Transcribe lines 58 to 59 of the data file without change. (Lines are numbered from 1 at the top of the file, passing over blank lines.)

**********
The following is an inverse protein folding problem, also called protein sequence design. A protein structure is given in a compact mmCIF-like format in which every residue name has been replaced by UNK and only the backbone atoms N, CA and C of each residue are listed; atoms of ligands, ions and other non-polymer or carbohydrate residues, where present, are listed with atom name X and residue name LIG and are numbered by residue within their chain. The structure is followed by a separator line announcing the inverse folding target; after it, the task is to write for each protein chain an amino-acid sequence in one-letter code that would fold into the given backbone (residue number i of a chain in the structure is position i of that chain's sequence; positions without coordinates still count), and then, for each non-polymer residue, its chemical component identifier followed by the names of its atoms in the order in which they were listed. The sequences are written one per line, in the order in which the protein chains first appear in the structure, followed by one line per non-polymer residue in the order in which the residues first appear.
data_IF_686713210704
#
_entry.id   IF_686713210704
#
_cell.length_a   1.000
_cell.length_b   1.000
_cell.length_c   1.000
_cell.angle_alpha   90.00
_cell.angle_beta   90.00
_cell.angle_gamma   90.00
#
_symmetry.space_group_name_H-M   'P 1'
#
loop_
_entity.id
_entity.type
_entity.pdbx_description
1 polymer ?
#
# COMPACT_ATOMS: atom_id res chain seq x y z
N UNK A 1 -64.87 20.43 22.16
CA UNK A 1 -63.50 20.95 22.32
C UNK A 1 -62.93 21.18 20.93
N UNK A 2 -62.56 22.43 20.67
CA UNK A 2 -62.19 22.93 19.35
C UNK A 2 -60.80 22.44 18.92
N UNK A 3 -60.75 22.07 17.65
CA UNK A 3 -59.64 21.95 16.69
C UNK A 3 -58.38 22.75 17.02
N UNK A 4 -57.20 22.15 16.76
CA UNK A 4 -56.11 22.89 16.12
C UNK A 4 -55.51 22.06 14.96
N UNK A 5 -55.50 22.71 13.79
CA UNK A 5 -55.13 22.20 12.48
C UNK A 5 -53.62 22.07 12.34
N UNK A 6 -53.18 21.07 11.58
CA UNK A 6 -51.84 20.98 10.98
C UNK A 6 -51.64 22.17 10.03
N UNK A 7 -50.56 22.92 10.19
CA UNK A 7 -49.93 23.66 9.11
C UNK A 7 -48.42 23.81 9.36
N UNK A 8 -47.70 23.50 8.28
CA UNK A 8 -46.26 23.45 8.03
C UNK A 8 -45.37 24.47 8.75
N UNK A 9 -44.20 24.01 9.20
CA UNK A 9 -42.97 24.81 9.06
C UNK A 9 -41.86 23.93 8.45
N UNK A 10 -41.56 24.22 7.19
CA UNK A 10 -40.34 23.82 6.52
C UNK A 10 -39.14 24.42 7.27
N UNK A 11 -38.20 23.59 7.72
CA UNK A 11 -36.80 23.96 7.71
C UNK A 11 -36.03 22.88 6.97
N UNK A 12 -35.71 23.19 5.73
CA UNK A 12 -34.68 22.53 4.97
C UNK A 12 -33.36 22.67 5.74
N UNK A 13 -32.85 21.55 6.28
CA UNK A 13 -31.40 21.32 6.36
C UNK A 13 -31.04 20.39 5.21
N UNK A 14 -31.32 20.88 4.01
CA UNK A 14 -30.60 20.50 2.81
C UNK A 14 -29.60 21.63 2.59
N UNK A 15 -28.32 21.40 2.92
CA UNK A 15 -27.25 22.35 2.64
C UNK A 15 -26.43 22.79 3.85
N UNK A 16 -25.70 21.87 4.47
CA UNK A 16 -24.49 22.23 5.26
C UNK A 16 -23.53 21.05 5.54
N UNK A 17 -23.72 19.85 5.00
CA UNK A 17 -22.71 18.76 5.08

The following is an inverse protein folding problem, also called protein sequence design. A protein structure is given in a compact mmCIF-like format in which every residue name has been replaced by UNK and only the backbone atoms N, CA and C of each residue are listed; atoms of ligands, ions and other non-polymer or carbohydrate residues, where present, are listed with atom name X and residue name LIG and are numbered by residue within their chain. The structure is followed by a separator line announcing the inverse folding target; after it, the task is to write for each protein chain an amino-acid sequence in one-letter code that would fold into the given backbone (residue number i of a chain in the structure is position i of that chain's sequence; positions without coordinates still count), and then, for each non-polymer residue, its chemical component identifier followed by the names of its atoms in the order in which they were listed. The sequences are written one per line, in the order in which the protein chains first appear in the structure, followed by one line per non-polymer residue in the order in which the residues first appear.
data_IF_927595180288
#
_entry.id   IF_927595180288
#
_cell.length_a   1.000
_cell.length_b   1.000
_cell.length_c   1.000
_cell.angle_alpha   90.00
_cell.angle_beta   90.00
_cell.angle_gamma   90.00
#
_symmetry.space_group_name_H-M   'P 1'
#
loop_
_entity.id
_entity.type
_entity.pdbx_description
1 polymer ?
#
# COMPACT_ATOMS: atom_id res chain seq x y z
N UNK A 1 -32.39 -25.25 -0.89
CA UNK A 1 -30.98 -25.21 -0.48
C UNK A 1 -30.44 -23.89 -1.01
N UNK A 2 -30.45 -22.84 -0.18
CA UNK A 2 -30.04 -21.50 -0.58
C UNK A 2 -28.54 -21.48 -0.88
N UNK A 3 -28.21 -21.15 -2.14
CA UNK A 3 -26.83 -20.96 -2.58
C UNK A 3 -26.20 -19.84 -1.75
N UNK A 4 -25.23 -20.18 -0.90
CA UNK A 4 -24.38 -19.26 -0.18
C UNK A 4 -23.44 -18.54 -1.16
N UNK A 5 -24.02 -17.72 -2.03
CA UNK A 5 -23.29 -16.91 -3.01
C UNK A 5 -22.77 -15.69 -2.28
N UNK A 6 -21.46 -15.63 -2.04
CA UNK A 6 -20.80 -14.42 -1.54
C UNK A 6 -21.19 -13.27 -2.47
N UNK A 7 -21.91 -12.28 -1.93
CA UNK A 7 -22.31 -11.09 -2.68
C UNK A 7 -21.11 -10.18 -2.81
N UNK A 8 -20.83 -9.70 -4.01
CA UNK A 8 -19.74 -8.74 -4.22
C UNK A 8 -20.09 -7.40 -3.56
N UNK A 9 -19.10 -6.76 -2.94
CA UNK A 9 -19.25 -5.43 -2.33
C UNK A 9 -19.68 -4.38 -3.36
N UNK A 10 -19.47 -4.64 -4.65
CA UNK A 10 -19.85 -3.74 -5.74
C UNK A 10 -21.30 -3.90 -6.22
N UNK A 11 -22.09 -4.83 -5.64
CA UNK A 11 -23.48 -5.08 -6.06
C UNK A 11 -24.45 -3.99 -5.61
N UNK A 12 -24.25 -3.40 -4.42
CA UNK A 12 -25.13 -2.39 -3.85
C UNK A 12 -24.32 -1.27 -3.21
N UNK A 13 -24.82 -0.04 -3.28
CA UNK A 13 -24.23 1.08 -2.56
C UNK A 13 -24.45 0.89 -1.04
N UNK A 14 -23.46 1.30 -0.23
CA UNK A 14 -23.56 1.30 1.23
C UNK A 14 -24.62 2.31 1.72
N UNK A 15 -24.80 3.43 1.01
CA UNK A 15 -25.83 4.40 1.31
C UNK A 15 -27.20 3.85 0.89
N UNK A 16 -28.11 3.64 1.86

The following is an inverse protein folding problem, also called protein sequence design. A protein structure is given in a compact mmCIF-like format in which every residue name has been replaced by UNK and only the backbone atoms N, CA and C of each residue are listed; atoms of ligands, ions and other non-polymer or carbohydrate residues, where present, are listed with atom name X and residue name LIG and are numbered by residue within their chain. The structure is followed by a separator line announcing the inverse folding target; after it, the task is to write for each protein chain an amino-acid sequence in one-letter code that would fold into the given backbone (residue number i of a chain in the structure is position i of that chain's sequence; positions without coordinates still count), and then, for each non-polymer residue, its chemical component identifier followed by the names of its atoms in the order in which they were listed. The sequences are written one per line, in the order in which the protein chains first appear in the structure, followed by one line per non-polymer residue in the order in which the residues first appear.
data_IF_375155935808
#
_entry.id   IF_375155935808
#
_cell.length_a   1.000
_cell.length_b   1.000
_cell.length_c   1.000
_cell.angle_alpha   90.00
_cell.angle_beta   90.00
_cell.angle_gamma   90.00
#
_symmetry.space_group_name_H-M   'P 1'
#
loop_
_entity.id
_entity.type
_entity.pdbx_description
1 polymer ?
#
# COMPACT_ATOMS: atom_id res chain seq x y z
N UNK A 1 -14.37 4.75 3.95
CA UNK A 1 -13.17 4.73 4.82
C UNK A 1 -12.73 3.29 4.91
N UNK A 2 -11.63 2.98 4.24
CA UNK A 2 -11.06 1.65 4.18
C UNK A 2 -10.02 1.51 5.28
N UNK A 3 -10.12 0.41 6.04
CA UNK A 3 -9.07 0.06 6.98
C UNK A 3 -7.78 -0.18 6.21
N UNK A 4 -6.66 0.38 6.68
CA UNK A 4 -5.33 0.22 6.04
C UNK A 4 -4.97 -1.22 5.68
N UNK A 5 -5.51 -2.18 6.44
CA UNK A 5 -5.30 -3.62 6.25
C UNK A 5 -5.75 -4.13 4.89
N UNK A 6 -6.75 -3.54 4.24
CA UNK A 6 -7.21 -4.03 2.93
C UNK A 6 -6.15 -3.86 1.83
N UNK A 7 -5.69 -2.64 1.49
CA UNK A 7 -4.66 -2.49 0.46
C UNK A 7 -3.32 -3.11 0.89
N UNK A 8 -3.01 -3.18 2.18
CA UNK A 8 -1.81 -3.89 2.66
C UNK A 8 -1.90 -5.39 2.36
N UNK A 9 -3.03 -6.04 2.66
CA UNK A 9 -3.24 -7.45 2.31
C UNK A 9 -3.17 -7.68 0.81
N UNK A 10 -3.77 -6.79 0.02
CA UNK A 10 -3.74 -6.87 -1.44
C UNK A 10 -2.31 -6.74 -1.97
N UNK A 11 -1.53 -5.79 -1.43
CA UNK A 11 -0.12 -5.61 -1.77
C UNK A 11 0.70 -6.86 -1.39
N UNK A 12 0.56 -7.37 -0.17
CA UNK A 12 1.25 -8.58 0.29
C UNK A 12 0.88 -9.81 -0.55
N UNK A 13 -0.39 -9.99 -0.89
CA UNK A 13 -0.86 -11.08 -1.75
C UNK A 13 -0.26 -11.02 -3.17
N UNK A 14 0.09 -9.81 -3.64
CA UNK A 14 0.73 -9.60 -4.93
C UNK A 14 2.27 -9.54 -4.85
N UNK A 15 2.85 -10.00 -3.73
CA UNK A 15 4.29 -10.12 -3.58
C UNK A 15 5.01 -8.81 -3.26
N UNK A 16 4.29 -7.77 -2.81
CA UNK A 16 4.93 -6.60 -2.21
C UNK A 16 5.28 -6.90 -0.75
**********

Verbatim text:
N UNK A 13 -32.85 21.55 6.28
CA UNK A 13 -31.40 21.32 6.36